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Balcom & Vaughan Pipe Organs
Seattle, Washington
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C.M. "Sandy" Balcom started in 1921 as the organ representative of Sherman & Clay Music in Seattle. By the mid-1920's, Sandy, together with Ernest LeRoy "Pop" Vaughan, were able to leave Sherman & Clay to start their own company. Balcom & Vaughan was the manufacturer's Rep for Kimball and Aeolian.
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Sandy Balcom working on the KNX
Radio instrument
Balcom & Vaughan had always been involved with theatre organ installations and maintenance, but in the 1970's the firm had an opportunity to build two complete Wurlitzer replica consoles. The first, delivered in 1971 at a cost of $39,400, was a four-manual console for former New York Paramount Wurlitzer in Century II Exhibition Hall, Wichita Kansas. The original console was lost in an arson fire. The second console, built in 1975 at a cost of $33,000, was for Grant Union High School in Sacramento, California.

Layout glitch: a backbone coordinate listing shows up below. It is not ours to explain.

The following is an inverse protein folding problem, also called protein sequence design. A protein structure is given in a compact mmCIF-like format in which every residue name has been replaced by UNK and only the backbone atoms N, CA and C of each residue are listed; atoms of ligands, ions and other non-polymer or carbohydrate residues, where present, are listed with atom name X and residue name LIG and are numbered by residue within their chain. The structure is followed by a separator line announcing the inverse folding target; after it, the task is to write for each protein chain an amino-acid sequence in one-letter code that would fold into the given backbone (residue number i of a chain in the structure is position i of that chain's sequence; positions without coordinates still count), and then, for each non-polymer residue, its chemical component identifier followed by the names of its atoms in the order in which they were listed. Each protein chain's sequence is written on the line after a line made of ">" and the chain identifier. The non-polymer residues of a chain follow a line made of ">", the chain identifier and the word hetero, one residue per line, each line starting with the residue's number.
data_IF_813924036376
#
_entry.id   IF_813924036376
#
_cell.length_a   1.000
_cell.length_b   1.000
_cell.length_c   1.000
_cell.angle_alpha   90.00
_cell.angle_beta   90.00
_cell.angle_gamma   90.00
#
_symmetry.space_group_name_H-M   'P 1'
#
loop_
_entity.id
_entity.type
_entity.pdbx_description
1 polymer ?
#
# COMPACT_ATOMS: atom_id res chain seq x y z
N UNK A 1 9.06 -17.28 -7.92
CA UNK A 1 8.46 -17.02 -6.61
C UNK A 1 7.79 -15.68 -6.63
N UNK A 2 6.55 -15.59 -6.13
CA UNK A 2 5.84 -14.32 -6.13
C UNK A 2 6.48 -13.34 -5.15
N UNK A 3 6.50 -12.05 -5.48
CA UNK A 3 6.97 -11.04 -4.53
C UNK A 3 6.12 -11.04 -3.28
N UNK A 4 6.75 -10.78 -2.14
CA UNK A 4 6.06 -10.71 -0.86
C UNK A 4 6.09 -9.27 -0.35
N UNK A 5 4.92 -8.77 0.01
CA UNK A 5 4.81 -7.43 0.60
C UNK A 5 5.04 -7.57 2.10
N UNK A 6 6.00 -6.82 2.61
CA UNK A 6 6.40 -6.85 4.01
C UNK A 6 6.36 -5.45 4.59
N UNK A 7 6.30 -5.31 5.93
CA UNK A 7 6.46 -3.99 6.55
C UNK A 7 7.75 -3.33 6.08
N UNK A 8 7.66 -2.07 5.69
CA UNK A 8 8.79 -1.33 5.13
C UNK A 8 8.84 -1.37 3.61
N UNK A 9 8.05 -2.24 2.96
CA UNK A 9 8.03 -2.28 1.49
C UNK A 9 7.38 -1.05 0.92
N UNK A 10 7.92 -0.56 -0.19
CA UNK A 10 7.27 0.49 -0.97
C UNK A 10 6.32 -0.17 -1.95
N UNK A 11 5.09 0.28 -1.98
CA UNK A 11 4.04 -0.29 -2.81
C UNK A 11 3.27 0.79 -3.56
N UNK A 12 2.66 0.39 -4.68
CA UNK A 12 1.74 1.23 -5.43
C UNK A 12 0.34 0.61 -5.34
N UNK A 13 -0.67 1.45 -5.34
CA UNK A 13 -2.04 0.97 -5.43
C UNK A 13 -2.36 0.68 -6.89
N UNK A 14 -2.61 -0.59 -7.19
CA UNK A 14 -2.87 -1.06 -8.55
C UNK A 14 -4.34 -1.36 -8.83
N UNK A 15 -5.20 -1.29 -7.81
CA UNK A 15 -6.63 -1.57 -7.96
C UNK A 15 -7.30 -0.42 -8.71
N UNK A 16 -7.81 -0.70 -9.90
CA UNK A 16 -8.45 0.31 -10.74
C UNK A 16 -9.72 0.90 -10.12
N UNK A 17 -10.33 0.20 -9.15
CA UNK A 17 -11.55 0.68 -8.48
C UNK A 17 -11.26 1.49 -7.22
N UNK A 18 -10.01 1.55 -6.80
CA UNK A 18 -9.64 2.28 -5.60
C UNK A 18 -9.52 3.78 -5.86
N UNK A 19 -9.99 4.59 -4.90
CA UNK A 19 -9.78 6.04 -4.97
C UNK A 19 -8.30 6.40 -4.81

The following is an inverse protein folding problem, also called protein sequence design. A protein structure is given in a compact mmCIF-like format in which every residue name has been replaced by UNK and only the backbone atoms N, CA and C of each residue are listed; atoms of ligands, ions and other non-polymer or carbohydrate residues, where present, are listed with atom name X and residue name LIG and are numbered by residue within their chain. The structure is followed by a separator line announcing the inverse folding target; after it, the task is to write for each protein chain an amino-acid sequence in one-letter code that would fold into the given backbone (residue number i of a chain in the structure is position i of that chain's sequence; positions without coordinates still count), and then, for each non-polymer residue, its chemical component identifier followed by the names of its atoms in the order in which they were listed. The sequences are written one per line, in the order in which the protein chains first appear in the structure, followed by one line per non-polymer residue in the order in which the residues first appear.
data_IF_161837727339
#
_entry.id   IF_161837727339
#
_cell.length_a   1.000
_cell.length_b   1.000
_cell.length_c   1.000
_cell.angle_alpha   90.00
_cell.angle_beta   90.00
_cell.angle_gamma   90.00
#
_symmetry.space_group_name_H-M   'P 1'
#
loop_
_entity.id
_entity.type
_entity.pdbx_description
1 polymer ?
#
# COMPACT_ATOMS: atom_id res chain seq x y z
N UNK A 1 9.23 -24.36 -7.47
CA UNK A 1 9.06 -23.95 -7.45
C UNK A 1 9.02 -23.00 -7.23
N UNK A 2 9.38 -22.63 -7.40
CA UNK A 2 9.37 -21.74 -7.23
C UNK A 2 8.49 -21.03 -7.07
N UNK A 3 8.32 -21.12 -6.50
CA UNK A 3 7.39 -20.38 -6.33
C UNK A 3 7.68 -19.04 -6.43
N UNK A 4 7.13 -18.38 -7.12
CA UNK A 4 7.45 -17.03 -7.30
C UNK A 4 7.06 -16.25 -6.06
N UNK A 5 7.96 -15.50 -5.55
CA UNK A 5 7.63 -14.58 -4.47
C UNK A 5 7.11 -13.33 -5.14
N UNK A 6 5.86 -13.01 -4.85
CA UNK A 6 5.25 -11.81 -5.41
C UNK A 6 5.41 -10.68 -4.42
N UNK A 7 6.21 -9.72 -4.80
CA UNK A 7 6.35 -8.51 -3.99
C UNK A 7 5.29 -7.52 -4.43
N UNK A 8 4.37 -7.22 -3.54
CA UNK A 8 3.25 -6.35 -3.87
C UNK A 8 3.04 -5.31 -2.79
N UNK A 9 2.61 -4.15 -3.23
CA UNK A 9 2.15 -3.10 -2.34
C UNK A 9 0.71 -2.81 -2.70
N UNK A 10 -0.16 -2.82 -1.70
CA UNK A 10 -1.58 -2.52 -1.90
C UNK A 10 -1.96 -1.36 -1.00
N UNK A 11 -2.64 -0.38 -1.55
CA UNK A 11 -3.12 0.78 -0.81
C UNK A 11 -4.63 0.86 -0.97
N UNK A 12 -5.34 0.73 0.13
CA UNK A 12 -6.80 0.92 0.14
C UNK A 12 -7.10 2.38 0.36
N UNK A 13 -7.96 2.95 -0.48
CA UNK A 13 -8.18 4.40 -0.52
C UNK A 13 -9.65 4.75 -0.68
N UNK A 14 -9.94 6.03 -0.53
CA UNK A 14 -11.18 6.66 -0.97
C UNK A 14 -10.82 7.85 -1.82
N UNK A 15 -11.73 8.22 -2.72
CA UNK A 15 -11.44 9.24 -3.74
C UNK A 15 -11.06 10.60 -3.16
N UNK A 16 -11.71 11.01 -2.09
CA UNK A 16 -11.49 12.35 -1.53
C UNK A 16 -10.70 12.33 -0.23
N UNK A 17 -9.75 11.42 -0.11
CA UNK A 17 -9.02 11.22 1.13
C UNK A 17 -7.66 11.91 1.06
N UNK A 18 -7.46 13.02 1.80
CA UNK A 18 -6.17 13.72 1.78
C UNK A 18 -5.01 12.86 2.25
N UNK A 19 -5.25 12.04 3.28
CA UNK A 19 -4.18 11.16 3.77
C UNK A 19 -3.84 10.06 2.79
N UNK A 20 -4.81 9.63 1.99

In 1930, Balcom & Vaughan formed a brief partnership with J. Riley Chase of Spokane.

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Replica console for the former New York Paramount Wurlitzer.
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Replica console for Grant Union High School, Sacramento California.
To ensure the correct dimensions for the New York Paramount console, Bill Bunch, Balcom & Vaughan president, took precise measurements from the former San Francisco Fox Wurlitzer console owned by Frank Lanterman.

Sandy Balcom (1899-1985)
Sandy Balcom passed away on Sept 3, 1985 at the age of 86, just three weeks after the death of Mary, his wife of 61 years. Sandy had founded Balcom & Vaughan Pipe Organs, Inc. in the heyday of the silent theatre, and installed Wurlitzers up and down the coast. At the end of that era, B&V began to focus on building classic organs for churchs, and opened a chain of electronic studios. Many PSTOS members will remember Sandy and Mary's interest in, and sponsorship of the Wurlitzer and Conn Organ Clubs, which met regularly in their large auditorium.
Prior to forming Balcom & Vaughan, Sandy was an employee of Sherman Clay & Co.
An early employee of B&V was a young Dick Simonton, who later moved to L.A., and there, in company with friends of like interest, founded the American Theatre Organ Ethusiasts, later to be known as ATOS.

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